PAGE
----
The Life of General Nathan Bedford Forrest (Barnes & Noble Library of Essential Reading)

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Overview

Confederate General Nathan Bedford Forrest is perhaps the most compelling and complicated individual that the Civil War brought to prominence. In looking at his life and military career, it quickly becomes obvious that for those who admire him, as well as those who despise him, there is no shortage of ammunition. In The Life of General Nathan Bedford Forrest (1899), John Allan Wyeth, a former Confederate soldier who briefly served under Forrest's command, narrates some of the building blocks of the Forrest ...
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The Life of General Nathan Bedford Forrest (Barnes & Noble Library of Essential Reading)

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Overview

Confederate General Nathan Bedford Forrest is perhaps the most compelling and complicated individual that the Civil War brought to prominence. In looking at his life and military career, it quickly becomes obvious that for those who admire him, as well as those who despise him, there is no shortage of ammunition. In The Life of General Nathan Bedford Forrest (1899), John Allan Wyeth, a former Confederate soldier who briefly served under Forrest's command, narrates some of the building blocks of the Forrest legend, from his spectacular string of victories as a brave and gifted soldier to his prominent role in the founding of the Ku Klux Klan.
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Introduction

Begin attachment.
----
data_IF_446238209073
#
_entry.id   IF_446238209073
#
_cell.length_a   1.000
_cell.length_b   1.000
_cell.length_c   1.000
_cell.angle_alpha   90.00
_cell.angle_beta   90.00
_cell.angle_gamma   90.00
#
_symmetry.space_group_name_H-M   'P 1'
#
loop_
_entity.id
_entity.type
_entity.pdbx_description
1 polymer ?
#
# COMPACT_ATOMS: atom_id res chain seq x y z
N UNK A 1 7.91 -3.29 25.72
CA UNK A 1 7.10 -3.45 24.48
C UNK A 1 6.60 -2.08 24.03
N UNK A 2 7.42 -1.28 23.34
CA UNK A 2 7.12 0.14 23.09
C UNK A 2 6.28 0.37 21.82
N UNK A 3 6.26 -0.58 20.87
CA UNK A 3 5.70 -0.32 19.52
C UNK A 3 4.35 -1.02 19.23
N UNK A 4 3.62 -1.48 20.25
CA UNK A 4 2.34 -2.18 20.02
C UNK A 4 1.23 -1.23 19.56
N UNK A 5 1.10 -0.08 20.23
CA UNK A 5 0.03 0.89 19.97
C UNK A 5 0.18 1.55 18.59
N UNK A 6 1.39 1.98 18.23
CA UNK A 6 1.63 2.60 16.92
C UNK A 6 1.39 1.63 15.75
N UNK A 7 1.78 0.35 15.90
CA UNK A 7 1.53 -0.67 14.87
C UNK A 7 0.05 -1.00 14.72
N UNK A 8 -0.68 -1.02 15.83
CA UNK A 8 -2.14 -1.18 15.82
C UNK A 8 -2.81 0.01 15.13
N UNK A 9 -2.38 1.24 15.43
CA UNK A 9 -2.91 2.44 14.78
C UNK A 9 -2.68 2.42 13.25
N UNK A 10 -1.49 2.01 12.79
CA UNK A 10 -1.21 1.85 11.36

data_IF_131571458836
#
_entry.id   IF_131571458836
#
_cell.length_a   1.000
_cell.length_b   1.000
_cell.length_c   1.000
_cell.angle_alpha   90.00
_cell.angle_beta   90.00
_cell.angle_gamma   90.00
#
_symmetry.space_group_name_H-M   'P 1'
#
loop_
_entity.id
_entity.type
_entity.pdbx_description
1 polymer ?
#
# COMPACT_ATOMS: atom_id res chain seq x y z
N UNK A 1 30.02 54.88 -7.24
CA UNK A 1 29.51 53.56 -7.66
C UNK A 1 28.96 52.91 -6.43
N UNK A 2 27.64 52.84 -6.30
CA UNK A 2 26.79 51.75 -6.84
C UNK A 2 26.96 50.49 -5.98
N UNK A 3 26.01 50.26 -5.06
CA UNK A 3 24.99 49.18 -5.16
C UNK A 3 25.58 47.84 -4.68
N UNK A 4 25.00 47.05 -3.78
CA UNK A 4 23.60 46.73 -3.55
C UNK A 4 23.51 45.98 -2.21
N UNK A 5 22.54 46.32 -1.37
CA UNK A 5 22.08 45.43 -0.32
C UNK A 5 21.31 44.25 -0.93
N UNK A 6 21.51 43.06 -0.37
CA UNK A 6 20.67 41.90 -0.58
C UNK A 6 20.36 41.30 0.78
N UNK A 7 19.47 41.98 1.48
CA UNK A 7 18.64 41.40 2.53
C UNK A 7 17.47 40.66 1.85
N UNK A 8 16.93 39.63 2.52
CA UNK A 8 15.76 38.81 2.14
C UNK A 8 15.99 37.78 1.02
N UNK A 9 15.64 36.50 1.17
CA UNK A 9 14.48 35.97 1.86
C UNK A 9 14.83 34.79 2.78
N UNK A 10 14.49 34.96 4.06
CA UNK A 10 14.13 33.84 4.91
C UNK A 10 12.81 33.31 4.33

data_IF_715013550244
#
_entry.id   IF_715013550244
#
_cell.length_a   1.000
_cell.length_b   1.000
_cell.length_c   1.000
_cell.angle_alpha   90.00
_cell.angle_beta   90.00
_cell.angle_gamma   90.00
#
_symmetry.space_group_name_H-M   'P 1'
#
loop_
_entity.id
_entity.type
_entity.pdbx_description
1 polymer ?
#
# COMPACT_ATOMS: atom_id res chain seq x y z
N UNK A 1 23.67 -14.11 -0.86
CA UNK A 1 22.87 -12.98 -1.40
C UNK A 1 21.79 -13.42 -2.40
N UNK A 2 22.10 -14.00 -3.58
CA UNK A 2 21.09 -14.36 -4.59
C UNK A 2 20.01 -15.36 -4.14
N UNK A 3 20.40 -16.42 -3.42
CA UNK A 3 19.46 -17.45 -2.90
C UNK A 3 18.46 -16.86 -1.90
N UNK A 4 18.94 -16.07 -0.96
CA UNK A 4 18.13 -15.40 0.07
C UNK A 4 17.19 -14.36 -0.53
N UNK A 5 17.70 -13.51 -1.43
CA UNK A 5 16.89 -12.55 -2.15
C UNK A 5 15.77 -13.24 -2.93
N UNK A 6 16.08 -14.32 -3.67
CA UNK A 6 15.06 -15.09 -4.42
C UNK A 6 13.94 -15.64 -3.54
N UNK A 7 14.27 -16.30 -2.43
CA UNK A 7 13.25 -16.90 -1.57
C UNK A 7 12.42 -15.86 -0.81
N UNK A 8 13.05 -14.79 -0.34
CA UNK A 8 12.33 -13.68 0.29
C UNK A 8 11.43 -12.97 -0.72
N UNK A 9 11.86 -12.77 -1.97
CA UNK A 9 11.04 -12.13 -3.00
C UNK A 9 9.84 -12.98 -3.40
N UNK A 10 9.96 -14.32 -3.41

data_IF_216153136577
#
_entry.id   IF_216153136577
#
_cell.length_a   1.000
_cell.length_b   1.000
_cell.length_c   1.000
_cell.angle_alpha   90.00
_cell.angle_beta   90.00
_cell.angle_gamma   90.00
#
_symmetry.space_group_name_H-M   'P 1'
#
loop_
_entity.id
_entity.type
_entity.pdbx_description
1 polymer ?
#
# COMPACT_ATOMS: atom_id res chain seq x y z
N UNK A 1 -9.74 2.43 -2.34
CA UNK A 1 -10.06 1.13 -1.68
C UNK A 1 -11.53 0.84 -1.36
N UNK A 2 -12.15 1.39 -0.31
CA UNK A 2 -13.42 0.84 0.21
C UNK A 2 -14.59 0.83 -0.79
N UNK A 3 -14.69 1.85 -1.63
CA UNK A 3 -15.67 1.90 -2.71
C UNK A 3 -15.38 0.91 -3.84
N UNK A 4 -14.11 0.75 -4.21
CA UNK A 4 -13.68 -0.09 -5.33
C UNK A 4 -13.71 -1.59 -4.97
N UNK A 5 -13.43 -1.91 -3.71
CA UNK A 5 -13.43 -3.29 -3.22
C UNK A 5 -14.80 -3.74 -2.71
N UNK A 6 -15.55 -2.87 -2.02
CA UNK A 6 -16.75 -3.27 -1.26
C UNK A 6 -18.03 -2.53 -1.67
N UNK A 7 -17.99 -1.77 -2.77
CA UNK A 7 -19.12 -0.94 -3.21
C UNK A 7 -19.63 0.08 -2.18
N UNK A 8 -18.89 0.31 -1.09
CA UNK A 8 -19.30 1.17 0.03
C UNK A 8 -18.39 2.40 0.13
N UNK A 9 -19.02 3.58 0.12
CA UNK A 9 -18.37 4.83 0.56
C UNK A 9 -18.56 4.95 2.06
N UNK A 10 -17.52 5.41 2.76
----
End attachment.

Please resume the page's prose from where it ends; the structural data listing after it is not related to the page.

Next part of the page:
In a conflict marked by the oversized personalities and reputations of many of the general officers of both the Confederate and Union armies, Confederate General Nathan Bedford Forrest has been judged by many, from General Robert E. Lee to the historian Shelby Foote, to be one of the few truly great military commanders that the American Civil War produced. His reputation as a fearless soldier and gifted tactician, one who consistently visited defeats on his more numerous and better armed opponents, has made him a revered figure to some. It is equally true, however, that his ruthless, sometimes cruel, treatment of his opponents, including charges that he at least condoned, if not actually ordered, the massacre of African-American Union soldiers after they had surrendered, as well as his role as one of the founders and first Grand Wizard of the Klu Klux Klan (KKK), has led others to label him as a war criminal and an unrepentant racist. What is indisputable is that Forrest emerged from the Civil War as one of its most colorful and controversial figures, one whose reputation evolved in the decades after the South's surrender to near mythical status. The trajectory of his life, from a hardscrabble boyhood through a successful and lucrative career as a slave trader and plantation owner, followed by a spectacular string of victories as a brave and gifted soldier, to his prominent role in the founding of the KKK, an organization he swiftly disowned as a hindrance to what he believed was a highly desirable reconciliation between North and South, marks him as perhaps the most compelling and complicated individuals that the Civil War brought to prominence. In looking at Forrest's life and military career, it quickly becomes obvious that for those who admire him, as well as those who despise him, there is no shortage of ammunition. In The Life of General Nathan Bedford Forrest, first published in 1899, John Allan Wyeth, a former Confederate soldier who briefly served under Forrest's command, narrates some of the building blocks of the Forrest legend. It is a story whose resonance still has considerable power in the debate on race relations in the United States, as witnessed by the continued controversy over the appropriateness of a park, in the center of the heavily African-American populated city of Memphis, that bears Forrest's name and contains both his gravesite and a large equestrian statue of the general in full Confederate uniform.